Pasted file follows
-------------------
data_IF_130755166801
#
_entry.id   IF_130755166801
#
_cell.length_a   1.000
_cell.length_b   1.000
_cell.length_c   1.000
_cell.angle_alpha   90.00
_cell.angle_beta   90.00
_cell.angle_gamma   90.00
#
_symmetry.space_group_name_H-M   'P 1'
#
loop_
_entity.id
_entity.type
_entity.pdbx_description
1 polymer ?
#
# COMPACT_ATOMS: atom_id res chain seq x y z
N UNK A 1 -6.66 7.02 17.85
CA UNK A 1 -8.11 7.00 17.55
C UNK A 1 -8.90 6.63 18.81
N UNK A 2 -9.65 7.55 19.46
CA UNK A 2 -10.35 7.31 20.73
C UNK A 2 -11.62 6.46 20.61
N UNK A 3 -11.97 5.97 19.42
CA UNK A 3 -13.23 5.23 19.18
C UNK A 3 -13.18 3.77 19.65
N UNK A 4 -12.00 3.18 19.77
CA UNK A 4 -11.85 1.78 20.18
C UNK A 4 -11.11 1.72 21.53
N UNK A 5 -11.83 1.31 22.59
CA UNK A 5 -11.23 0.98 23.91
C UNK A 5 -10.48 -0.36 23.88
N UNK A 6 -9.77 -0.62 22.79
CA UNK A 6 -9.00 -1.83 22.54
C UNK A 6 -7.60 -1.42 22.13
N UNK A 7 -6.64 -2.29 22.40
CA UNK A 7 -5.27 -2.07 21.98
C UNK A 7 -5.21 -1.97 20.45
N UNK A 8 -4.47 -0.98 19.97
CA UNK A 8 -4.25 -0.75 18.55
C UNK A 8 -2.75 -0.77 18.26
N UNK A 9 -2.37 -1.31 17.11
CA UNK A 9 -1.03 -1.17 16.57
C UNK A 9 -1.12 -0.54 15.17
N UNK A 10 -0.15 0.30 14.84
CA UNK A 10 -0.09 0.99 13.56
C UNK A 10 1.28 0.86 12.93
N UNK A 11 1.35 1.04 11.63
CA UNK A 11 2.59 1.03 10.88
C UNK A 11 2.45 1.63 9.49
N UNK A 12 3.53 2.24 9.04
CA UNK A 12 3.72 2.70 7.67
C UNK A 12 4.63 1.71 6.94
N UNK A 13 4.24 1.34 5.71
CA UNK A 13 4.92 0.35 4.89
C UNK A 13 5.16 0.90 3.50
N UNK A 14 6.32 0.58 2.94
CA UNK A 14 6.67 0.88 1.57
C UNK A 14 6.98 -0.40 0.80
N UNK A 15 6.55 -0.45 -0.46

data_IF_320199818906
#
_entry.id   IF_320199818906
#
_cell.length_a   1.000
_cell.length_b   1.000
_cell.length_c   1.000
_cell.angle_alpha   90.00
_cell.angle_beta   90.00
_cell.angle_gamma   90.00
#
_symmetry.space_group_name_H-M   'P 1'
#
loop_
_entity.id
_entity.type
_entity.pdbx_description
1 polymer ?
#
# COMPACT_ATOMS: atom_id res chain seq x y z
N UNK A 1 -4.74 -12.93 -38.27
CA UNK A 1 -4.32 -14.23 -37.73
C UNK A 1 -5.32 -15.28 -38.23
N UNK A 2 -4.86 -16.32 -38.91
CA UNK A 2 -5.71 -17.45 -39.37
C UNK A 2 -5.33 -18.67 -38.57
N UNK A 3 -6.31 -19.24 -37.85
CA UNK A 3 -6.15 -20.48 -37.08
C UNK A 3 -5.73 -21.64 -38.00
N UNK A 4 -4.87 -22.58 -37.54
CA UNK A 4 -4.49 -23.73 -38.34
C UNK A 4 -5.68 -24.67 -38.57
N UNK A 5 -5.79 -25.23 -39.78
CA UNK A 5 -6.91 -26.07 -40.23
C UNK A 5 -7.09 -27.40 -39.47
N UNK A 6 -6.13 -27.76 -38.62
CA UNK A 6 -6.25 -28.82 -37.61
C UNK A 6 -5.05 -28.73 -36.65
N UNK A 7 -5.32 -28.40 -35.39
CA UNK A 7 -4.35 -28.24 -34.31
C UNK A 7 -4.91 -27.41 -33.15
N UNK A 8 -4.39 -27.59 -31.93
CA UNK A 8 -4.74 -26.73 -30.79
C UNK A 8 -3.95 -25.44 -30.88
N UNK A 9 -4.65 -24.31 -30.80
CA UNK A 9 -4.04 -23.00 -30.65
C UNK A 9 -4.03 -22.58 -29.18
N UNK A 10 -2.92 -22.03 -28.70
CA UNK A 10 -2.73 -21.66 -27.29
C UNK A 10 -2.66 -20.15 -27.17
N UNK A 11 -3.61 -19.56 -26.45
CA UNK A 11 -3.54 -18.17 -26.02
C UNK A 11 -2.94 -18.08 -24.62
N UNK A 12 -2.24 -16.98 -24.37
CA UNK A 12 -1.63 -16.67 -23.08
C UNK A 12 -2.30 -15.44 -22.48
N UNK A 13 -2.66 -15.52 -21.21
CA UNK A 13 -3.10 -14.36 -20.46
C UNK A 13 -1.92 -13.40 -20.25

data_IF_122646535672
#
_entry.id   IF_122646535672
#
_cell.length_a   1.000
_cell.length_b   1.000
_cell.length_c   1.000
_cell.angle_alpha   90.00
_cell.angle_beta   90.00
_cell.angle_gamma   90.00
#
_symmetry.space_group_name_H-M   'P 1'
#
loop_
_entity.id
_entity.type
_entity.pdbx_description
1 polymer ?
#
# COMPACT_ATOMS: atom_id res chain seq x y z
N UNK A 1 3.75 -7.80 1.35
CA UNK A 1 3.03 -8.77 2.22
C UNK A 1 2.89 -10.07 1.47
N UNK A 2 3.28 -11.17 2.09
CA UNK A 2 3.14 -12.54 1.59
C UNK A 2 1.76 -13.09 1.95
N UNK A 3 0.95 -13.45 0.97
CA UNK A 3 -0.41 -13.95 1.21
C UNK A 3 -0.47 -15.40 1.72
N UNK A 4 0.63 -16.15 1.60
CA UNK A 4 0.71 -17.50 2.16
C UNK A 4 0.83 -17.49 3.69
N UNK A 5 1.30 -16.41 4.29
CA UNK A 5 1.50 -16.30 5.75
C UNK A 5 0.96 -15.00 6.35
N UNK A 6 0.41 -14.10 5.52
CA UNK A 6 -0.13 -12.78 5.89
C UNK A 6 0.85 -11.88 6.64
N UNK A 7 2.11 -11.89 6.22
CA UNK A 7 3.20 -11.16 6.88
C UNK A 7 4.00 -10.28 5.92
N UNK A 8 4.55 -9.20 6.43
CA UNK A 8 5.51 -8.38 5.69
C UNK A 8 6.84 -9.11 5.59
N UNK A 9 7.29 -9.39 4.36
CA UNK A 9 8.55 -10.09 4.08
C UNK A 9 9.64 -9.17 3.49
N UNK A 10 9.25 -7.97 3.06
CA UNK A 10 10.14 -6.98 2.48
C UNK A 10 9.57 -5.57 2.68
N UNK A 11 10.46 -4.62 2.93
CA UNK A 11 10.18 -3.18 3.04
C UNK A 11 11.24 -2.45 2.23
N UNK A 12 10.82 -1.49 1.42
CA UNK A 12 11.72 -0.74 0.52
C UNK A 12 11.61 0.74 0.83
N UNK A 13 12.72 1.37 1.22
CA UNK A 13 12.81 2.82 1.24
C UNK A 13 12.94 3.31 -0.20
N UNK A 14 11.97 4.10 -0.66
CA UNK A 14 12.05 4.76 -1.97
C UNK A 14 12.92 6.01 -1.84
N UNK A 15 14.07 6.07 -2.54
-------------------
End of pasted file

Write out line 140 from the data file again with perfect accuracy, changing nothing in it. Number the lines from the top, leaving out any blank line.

1 polymer ?